When it comes to self-promotion, few designers are prepared to go that extra mile taken by Stefan Sagmeister, says Adrian Shaughnessy
Stefan Sagmeister was in London a few weeks ago. For a large section of the graphic design community, Sagmeister is an important figure. His lectures are packed out (lots of them can be found on YouTube), and his new book, Things I Have Learned in my Life, is a talking point wherever design’s chattering classes congregate.
But why does Sagmeister create so much industrial-strength interest? Is he really the best graphic designer in the world, or merely the best self-publicist? It is impossible to consider his worth as a designer without first considering his astonishing ability to publicise himself.
Most designers first became aware of Sagmeister when, in 1999, he carved the details of an American Institute of Graphic Arts conference into his naked body and turned himself into a poster. It was a brilliant piece of graphic theatre and it announced his arrival as the most audacious figure in graphic design. What’s more, because it involved inflicting pain on himself, not to mention the risk of disfigurement, it was hard to see the gesture as mere self-publicity.
I had a personal insight into his single-minded approach to self-promotion. In the late 1990s, I put together the first of three books on radical record sleeve design. I contacted dozens of album cover designers requesting samples of their work. Most responded saying they’d be happy to contribute, yet only a few sent material without being nagged, and when packages arrived the contents were often damaged or sloppily assembled. Others didn’t have samples to send.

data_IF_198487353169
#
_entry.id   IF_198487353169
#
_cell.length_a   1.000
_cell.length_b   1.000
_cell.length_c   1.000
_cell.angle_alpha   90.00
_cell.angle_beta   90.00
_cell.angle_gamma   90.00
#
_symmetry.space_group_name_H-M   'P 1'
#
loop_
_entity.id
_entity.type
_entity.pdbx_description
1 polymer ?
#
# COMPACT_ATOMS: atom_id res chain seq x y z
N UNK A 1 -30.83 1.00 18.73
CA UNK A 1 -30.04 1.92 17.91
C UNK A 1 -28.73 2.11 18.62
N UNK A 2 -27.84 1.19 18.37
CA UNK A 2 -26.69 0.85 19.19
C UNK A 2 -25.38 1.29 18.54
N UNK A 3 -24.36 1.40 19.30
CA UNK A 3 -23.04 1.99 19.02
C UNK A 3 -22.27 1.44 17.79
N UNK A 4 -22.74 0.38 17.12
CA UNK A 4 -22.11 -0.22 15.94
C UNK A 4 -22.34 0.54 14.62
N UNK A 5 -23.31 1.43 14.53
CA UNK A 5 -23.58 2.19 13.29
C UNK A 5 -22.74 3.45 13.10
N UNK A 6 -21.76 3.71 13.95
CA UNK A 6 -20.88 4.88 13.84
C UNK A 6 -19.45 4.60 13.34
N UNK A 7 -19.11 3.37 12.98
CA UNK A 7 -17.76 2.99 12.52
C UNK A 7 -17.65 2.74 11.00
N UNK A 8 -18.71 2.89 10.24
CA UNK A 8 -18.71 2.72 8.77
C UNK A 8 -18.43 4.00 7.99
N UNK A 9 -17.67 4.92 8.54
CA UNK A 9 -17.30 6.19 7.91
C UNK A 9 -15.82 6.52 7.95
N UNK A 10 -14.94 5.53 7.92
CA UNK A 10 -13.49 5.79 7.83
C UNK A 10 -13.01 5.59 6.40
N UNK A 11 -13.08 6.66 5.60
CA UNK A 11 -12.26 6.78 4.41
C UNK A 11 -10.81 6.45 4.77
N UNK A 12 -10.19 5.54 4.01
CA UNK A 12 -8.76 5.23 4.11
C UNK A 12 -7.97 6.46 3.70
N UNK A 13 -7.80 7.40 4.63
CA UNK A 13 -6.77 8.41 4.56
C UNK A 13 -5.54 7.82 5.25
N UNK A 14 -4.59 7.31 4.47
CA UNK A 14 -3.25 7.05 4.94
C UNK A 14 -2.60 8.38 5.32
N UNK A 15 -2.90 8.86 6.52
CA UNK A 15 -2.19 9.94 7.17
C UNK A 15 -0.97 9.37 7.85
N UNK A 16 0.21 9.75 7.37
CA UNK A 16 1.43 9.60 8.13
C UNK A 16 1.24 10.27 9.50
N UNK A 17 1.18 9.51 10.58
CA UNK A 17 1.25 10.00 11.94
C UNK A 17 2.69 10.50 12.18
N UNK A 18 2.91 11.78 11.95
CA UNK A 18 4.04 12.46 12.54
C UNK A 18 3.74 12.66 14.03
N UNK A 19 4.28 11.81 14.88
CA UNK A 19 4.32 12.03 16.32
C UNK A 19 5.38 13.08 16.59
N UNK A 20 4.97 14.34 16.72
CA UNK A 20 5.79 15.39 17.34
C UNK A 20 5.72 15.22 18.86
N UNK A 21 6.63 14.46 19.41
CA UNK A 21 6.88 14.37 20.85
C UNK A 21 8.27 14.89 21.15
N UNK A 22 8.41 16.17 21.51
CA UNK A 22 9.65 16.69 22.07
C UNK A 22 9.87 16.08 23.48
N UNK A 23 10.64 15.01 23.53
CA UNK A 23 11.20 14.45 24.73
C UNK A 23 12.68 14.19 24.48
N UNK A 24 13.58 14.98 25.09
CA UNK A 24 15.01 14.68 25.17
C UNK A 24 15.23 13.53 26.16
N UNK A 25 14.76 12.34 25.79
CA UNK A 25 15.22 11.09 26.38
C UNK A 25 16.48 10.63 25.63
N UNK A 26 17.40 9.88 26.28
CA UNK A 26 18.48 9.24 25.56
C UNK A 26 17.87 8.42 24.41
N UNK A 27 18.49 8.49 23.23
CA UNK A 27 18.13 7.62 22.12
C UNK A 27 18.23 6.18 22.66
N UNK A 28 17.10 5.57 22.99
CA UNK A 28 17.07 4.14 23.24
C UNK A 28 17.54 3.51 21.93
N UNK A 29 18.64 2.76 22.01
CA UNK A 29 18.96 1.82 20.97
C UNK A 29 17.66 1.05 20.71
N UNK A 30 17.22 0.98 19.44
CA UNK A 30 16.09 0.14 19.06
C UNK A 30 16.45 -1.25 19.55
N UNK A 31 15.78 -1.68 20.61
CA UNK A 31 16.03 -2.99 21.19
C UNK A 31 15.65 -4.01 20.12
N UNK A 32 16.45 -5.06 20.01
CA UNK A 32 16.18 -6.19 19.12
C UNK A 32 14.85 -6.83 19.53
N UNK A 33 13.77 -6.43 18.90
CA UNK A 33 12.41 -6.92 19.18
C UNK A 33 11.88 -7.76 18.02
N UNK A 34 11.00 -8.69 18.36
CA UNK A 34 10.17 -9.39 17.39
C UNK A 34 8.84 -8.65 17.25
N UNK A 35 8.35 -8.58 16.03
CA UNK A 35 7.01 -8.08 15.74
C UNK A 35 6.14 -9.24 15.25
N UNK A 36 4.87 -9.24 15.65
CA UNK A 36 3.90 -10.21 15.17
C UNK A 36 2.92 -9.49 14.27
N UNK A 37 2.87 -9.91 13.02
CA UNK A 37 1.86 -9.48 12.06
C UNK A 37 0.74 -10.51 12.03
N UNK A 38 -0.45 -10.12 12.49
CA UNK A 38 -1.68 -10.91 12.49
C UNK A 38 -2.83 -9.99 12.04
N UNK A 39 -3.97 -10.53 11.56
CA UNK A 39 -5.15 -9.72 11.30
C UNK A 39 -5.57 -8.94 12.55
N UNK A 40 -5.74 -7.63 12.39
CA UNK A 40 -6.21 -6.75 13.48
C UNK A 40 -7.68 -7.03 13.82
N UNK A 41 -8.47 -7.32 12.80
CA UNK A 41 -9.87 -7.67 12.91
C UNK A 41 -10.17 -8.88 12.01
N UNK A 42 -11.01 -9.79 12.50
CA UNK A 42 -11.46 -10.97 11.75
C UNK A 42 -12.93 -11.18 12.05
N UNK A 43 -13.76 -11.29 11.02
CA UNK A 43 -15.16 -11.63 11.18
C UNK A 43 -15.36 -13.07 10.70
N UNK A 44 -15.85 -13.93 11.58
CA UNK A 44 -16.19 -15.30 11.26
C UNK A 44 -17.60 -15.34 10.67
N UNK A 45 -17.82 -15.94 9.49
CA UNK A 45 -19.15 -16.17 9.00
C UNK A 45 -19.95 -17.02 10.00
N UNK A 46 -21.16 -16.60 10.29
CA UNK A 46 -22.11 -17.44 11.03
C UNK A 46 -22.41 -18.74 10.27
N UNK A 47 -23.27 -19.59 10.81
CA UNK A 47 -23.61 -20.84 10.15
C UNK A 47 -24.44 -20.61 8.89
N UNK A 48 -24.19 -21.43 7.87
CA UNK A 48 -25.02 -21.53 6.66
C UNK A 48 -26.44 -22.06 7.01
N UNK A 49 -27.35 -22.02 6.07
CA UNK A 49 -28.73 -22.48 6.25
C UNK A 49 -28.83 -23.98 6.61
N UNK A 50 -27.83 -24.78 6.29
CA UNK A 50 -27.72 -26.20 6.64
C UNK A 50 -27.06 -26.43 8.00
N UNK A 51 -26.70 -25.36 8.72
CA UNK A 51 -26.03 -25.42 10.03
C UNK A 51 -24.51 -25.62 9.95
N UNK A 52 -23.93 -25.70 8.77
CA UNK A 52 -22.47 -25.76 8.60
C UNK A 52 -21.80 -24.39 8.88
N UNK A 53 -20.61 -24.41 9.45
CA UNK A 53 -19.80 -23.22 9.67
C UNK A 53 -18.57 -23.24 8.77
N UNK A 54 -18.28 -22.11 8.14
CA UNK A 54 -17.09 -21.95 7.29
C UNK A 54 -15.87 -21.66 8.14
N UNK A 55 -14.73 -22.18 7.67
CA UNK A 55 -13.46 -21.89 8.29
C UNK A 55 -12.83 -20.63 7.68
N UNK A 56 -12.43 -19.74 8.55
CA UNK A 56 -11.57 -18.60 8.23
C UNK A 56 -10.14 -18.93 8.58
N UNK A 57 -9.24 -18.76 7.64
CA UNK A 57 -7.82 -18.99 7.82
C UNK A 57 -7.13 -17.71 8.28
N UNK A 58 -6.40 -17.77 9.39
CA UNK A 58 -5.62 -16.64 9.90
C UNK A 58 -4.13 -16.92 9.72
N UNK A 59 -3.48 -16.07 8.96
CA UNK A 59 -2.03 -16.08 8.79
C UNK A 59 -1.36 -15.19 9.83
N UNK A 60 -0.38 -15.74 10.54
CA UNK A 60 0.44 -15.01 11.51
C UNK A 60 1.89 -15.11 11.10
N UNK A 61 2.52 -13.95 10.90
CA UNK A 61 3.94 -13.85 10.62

But a request to Sagmeister was met with an instant response. He replied saying he’d send material straight away and, sure enough, a few days later a Fedex package arrived from New York containing beautifully wrapped, pristine copies of his CD work with full credits and signed release forms. It was an astonishing display of efficiency, and a sharp lesson in self-promotion.
As designers, we spend all our time and energy looking after our clients, with the result that we usually leave self-promotion to last. But it is hard to imagine Sagmeister doing this. His self-promotion can often look suspiciously like attention-seeking – perhaps even exhibitionism – but it is the product of the same careful deliberation that characterises his client work.
Whatever we think about his work, we have to admit that it requires huge amounts of ingenuity and personal effort on Sagmeister’s part. We need look no further than his giant inflatable white monkeys promoting last year’s Six Cities Design Festival in Scotland. And he is still subjecting his body to abuse – a recent project involved smearing letterforms made out of honey on to his chest and then releasing a swarm of bees. Well, that is one way to set text, I suppose.
Sagmeister is, in fact, an old fashioned graphic designer who provides his clients with highly effective solutions to familiar problems. It is just that hardly anyone else in modern graphic design does it on the same epic scale.
And because he puts the same effort and ingenuity into his work that he puts into his self-publicity, even his detractors can’t help but have a grudging respect for him. I think it was Joan Collins who said, at the height of her 1980s fame, that looking this good doesn’t come easy. Maybe Sagmeister is the Joan Collins of graphic design?